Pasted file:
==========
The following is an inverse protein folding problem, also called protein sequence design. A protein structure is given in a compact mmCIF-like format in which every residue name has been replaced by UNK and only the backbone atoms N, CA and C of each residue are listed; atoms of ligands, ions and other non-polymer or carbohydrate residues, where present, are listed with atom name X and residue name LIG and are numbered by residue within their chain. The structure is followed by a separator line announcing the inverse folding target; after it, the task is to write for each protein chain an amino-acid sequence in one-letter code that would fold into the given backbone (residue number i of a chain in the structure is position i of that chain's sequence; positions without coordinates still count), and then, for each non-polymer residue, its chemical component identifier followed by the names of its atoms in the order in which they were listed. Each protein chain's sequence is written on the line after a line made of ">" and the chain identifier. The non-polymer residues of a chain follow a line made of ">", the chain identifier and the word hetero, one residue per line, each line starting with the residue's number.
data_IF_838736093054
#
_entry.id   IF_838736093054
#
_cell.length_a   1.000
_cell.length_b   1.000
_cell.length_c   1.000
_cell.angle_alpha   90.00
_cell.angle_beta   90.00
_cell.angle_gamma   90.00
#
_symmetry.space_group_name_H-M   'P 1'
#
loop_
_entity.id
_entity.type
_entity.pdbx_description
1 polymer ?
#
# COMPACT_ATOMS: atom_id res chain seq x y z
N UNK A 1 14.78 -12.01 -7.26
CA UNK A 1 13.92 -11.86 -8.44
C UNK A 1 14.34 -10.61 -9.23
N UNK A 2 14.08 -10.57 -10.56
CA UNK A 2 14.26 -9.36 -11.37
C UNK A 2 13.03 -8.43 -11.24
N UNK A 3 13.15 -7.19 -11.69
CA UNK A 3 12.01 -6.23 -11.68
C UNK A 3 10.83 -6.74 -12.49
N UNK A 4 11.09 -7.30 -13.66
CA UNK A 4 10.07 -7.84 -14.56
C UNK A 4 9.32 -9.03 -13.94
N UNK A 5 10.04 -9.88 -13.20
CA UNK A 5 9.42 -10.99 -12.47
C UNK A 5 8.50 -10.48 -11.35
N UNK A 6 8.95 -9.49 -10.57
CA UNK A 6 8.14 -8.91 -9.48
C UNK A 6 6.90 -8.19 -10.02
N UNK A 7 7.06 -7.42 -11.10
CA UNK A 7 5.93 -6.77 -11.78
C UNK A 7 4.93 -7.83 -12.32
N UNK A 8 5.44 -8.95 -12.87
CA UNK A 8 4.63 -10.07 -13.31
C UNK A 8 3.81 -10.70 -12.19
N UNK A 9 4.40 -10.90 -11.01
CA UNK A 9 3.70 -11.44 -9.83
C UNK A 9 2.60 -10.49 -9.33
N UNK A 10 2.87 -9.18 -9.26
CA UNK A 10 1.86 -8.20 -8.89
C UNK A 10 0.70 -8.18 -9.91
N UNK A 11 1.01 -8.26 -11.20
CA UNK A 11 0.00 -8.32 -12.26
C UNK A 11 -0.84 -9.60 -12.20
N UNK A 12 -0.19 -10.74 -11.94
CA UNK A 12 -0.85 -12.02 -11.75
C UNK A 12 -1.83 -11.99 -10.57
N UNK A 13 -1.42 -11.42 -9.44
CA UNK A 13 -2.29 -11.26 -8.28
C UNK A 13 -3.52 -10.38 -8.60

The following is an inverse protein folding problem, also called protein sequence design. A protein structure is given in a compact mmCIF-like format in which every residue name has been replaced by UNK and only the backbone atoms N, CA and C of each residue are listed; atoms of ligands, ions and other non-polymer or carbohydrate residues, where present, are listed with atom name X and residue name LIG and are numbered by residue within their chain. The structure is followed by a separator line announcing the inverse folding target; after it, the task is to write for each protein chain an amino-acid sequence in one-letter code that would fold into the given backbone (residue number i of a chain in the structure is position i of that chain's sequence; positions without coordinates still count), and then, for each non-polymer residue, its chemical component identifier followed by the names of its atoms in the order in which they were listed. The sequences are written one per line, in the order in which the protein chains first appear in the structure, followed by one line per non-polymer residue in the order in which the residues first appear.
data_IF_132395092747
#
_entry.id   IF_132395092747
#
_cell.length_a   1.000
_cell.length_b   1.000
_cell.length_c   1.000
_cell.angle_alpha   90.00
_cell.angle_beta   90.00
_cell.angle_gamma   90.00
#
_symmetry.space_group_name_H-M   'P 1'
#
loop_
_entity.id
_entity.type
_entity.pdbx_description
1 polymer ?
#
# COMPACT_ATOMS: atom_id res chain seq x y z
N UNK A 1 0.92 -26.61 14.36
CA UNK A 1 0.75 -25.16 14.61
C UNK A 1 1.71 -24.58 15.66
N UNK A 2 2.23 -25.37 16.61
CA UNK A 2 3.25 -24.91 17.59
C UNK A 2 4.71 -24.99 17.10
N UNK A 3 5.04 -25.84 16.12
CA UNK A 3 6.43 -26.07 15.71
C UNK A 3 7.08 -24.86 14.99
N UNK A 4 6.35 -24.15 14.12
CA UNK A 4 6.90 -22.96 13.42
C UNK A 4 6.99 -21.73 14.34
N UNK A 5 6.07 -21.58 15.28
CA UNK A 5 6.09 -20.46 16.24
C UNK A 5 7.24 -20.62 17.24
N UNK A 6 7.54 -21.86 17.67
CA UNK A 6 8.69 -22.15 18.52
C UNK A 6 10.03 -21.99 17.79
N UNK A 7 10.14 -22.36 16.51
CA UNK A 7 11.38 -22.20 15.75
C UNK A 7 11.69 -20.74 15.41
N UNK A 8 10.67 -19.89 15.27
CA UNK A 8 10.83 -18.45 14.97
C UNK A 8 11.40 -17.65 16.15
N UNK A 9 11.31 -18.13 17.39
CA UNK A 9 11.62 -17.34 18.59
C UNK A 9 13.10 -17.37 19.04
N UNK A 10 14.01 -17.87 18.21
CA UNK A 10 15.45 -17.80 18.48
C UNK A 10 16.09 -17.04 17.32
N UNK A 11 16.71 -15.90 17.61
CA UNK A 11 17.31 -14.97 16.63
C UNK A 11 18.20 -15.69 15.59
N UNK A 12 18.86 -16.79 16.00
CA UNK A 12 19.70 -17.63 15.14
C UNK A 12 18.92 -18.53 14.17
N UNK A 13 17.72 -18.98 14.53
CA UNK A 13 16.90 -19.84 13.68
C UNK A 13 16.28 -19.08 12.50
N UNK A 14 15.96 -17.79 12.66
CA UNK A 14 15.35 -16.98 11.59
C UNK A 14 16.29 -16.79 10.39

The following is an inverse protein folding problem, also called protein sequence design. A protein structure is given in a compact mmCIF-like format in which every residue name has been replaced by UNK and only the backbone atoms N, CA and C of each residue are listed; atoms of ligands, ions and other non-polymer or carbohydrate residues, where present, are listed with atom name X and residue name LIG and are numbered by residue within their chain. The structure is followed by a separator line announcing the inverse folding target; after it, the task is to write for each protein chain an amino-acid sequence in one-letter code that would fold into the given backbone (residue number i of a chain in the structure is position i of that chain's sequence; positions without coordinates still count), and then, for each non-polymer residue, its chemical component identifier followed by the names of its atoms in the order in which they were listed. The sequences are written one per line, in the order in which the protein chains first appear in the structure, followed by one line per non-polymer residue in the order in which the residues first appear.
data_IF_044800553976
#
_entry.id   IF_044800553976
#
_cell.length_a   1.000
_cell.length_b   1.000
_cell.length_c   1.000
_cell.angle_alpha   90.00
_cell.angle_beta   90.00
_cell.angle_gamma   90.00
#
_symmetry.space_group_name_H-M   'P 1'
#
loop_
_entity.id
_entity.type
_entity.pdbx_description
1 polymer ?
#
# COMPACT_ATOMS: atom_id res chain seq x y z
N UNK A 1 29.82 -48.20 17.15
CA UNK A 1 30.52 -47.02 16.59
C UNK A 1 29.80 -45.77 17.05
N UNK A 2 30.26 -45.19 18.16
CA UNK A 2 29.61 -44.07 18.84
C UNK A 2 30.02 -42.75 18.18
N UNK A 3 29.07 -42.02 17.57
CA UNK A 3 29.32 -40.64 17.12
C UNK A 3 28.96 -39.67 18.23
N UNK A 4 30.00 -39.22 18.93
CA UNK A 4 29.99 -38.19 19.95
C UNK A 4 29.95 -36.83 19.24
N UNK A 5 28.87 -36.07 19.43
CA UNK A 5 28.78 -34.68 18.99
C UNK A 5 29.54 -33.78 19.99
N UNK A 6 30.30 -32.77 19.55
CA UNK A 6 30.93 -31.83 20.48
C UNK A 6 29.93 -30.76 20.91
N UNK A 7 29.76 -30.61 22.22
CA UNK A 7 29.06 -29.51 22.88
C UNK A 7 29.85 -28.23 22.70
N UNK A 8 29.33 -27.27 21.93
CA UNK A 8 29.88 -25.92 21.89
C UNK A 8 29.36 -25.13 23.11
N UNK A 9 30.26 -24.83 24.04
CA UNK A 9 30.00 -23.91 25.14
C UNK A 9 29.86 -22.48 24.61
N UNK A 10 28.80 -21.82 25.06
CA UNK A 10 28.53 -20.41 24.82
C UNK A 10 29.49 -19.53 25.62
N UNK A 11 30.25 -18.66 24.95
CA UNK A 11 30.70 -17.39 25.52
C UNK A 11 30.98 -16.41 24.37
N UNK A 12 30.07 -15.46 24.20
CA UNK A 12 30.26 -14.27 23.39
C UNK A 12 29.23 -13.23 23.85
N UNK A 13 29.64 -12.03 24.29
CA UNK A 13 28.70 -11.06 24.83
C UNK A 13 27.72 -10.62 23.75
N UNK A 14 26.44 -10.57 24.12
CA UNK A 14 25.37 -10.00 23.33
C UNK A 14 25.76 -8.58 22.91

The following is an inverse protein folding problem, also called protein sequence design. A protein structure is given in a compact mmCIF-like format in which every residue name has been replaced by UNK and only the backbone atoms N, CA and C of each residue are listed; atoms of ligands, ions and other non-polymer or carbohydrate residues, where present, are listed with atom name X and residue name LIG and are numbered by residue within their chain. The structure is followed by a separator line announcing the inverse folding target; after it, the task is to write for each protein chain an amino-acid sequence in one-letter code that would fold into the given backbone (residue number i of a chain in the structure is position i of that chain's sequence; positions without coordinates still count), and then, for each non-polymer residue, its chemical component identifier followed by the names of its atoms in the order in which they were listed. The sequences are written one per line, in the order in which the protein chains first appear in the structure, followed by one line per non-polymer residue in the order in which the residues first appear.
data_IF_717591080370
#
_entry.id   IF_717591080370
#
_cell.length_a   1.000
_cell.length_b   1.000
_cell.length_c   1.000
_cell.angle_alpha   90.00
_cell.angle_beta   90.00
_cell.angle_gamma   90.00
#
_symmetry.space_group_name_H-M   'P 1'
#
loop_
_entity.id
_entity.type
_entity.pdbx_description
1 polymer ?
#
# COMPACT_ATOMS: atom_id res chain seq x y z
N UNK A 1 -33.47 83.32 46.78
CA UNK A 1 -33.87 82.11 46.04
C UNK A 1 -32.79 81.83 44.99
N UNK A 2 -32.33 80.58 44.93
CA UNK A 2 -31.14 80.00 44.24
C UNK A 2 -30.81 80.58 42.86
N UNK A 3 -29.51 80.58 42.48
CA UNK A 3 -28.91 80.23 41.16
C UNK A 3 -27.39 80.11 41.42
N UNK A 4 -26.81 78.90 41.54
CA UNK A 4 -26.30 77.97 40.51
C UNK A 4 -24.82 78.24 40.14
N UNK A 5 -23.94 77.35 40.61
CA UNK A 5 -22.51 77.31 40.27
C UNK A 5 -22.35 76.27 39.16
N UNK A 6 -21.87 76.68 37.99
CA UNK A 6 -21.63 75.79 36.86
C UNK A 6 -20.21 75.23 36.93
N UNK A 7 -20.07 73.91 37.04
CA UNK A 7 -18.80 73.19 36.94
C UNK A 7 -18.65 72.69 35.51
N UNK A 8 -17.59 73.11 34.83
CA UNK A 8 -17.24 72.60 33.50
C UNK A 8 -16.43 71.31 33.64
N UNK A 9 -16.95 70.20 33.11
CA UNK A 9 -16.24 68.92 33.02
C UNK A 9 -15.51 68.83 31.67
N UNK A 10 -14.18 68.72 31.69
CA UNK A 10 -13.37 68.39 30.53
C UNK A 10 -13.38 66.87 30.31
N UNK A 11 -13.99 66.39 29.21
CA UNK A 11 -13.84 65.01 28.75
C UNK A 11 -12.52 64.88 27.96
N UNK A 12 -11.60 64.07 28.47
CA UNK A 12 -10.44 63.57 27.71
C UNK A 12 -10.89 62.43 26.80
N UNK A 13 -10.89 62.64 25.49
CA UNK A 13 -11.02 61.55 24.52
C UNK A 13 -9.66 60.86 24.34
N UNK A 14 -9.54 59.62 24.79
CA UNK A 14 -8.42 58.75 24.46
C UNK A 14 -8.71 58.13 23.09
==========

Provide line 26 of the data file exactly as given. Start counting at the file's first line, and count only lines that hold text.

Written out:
CA UNK A 2 14.26 -9.36 -11.37